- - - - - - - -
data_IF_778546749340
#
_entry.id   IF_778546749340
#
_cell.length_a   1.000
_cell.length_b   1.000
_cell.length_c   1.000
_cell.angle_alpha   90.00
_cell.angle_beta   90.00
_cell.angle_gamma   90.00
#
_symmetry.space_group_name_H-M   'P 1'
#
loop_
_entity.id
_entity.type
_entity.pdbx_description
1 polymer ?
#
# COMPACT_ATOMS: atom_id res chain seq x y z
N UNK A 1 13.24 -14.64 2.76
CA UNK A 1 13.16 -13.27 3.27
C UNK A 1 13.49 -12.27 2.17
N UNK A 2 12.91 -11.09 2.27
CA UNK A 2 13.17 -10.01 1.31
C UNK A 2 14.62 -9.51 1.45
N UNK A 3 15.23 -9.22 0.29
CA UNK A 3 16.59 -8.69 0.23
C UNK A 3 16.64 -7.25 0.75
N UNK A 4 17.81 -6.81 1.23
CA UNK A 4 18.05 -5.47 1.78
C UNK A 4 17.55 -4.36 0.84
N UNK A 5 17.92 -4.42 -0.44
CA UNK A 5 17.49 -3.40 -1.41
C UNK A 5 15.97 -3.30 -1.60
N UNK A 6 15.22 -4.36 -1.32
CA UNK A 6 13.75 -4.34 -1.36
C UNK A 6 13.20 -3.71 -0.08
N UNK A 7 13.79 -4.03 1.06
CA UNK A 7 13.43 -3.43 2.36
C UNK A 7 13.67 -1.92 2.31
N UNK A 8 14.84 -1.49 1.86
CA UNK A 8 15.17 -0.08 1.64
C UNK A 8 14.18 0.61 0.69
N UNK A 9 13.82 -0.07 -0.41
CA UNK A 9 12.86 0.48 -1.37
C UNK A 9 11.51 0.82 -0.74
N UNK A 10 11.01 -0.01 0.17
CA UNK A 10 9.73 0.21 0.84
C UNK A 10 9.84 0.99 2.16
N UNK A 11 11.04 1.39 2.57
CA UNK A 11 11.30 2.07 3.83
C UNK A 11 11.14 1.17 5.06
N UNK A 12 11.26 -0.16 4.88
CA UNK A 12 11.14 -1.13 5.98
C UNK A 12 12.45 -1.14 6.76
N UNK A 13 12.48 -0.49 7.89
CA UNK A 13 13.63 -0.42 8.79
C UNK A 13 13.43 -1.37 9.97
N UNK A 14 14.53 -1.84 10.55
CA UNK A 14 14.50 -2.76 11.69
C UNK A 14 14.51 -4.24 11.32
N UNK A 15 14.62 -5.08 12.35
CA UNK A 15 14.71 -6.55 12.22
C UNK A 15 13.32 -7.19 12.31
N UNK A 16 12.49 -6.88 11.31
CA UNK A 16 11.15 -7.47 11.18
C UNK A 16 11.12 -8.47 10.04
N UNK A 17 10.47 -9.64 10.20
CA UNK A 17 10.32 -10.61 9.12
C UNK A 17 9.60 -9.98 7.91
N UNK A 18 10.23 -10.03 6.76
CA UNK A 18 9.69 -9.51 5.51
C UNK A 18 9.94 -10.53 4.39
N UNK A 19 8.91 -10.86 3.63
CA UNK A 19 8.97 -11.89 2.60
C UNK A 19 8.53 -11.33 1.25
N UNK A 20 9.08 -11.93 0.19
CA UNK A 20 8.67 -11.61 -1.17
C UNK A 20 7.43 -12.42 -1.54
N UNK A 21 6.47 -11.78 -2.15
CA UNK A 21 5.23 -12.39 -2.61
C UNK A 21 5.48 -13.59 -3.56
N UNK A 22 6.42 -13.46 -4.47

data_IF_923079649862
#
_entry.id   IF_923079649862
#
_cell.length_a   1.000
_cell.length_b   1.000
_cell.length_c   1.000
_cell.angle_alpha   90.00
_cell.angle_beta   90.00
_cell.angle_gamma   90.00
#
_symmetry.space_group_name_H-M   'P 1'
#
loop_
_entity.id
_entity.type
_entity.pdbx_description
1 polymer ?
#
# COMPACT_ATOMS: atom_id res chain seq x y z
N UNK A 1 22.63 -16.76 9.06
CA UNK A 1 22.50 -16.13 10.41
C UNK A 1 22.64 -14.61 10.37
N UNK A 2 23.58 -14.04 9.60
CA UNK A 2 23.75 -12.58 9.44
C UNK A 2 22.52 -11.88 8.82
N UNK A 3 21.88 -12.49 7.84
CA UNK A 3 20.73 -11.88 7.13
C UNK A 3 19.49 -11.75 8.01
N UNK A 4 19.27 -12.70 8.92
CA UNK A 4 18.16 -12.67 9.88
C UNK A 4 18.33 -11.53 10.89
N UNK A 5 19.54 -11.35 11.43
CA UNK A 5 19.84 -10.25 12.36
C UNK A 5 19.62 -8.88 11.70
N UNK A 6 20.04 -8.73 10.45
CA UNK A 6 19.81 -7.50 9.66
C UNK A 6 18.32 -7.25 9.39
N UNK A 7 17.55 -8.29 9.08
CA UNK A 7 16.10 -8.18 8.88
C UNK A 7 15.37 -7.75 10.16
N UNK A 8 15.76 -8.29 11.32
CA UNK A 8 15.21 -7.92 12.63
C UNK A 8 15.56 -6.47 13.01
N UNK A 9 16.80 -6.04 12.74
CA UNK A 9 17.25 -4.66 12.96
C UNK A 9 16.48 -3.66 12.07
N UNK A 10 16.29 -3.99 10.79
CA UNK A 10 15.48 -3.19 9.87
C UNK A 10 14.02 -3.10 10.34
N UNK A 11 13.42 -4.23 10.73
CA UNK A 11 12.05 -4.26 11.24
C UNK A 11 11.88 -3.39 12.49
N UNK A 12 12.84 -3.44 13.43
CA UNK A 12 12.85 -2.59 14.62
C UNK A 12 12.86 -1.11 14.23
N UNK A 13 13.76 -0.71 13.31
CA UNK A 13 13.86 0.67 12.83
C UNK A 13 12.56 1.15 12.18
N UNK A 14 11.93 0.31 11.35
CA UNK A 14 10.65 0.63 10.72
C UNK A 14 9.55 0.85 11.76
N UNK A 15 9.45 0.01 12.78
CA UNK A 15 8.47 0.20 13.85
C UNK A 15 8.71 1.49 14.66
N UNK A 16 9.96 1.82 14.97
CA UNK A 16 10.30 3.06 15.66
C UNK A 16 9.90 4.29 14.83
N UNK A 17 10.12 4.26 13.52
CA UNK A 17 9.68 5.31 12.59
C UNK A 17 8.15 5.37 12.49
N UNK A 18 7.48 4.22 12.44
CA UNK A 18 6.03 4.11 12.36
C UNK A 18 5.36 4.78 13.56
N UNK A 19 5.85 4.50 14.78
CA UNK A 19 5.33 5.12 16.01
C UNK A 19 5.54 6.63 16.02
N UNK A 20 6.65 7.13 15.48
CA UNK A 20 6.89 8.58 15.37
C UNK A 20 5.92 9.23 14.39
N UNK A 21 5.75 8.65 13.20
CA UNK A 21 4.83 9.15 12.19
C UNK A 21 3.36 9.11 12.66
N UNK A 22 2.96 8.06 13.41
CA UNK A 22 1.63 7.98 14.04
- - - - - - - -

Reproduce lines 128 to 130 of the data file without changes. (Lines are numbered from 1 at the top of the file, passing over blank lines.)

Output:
C UNK A 8 15.56 -6.47 13.01
N UNK A 9 16.80 -6.04 12.74
CA UNK A 9 17.25 -4.66 12.96